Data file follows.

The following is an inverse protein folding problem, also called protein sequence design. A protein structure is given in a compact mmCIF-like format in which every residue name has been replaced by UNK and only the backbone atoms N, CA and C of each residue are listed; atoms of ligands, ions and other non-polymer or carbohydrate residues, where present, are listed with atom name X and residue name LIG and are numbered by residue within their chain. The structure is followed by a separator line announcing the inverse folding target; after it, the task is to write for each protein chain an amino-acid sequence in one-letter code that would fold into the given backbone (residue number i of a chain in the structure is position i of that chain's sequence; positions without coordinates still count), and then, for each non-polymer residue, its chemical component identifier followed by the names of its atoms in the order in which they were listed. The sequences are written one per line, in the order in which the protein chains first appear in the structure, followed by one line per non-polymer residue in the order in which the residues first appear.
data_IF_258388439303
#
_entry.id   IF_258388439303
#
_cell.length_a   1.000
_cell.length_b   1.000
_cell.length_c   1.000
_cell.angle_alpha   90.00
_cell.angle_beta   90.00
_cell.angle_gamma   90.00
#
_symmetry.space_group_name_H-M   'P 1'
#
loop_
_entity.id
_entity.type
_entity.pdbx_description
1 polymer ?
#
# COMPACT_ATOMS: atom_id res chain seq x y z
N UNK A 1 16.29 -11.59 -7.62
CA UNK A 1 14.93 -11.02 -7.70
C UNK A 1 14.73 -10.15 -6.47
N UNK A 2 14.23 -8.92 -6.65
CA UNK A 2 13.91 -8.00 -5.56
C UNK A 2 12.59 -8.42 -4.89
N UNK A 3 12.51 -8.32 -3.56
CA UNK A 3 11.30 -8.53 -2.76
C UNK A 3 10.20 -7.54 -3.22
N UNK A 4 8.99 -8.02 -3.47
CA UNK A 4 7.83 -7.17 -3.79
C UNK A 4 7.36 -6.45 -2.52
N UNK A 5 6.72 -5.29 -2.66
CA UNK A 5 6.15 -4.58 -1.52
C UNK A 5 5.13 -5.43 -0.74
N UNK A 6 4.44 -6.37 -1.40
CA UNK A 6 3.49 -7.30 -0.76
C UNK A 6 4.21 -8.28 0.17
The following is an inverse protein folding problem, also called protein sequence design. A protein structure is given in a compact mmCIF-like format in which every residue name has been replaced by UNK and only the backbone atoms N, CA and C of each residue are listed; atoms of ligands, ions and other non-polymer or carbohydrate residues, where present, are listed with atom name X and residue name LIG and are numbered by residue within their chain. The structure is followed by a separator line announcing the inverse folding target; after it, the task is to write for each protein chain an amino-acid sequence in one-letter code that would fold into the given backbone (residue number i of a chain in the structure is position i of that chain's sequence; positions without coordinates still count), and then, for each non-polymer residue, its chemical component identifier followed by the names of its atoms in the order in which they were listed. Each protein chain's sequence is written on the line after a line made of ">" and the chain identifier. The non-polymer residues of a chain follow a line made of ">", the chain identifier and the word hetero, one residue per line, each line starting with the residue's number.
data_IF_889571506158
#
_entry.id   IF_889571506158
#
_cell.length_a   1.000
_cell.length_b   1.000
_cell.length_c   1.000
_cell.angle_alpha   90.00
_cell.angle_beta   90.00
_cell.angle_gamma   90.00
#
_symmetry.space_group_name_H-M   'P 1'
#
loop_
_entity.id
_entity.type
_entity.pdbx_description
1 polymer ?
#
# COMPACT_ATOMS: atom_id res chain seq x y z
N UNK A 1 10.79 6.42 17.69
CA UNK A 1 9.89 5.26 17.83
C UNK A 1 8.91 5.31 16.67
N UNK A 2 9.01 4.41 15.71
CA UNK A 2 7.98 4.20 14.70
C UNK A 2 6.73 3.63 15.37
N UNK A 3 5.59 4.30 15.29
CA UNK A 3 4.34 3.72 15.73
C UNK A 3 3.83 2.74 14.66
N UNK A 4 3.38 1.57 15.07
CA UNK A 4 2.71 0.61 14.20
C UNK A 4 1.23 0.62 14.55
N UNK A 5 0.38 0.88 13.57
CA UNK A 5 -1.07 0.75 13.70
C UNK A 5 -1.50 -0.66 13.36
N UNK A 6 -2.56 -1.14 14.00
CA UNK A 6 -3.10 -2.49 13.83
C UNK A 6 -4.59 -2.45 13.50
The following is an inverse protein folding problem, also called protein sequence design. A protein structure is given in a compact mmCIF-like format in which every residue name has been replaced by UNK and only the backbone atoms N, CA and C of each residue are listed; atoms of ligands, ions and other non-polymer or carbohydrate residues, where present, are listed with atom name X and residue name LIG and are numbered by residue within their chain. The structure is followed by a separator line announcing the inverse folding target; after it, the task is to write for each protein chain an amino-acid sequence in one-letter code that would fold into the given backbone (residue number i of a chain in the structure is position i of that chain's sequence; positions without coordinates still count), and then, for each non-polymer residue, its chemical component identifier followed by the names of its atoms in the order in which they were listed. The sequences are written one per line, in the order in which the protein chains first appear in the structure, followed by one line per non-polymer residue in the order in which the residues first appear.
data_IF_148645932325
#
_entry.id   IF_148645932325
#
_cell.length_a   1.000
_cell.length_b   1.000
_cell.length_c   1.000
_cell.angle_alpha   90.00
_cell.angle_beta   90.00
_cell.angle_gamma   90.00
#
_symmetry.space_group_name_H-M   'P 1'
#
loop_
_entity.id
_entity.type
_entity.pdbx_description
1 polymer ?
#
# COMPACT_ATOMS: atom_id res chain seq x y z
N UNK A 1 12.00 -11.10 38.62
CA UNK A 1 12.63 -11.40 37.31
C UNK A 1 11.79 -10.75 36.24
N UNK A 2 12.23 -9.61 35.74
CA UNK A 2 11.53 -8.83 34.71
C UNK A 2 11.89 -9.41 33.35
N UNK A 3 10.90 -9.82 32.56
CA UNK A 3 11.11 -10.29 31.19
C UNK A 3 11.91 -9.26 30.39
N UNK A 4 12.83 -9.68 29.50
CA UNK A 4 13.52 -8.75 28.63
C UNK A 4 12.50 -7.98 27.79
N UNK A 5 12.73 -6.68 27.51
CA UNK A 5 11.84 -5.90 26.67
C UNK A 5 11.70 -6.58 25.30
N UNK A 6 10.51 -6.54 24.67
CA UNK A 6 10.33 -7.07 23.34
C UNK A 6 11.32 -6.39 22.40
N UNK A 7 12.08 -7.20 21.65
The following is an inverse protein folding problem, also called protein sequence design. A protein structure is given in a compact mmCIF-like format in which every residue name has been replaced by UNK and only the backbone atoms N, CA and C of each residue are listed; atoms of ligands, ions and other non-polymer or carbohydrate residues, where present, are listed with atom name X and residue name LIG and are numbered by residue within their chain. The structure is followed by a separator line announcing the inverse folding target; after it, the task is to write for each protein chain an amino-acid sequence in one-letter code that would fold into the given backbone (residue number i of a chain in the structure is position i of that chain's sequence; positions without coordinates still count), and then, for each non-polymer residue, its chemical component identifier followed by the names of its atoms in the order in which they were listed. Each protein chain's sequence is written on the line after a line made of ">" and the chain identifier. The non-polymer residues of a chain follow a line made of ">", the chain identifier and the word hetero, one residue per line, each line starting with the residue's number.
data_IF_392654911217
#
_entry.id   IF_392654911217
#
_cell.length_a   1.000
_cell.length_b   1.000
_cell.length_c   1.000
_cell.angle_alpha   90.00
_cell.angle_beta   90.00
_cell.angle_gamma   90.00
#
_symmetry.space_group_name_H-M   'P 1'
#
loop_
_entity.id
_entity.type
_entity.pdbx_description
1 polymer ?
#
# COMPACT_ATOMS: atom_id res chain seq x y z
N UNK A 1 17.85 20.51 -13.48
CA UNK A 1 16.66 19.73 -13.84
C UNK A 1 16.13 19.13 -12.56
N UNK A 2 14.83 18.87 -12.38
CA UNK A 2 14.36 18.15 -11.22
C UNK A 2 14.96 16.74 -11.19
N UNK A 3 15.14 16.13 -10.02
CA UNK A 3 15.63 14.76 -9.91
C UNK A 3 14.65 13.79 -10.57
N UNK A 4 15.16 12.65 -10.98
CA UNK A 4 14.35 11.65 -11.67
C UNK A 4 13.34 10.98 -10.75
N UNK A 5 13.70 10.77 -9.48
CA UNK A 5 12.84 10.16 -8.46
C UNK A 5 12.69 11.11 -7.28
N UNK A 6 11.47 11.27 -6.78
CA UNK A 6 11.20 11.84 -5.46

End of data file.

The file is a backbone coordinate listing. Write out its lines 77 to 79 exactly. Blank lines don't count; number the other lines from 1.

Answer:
CA UNK A 6 -3.10 -2.49 13.83
C UNK A 6 -4.59 -2.45 13.50
The following is an inverse protein folding problem, also called protein sequence design. A protein structure is given in a compact mmCIF-like format in which every residue name has been replaced by UNK and only the backbone atoms N, CA and C of each residue are listed; atoms of ligands, ions and other non-polymer or carbohydrate residues, where present, are listed with atom name X and residue name LIG and are numbered by residue within their chain. The structure is followed by a separator line announcing the inverse folding target; after it, the task is to write for each protein chain an amino-acid sequence in one-letter code that would fold into the given backbone (residue number i of a chain in the structure is position i of that chain's sequence; positions without coordinates still count), and then, for each non-polymer residue, its chemical component identifier followed by the names of its atoms in the order in which they were listed. The sequences are written one per line, in the order in which the protein chains first appear in the structure, followed by one line per non-polymer residue in the order in which the residues first appear.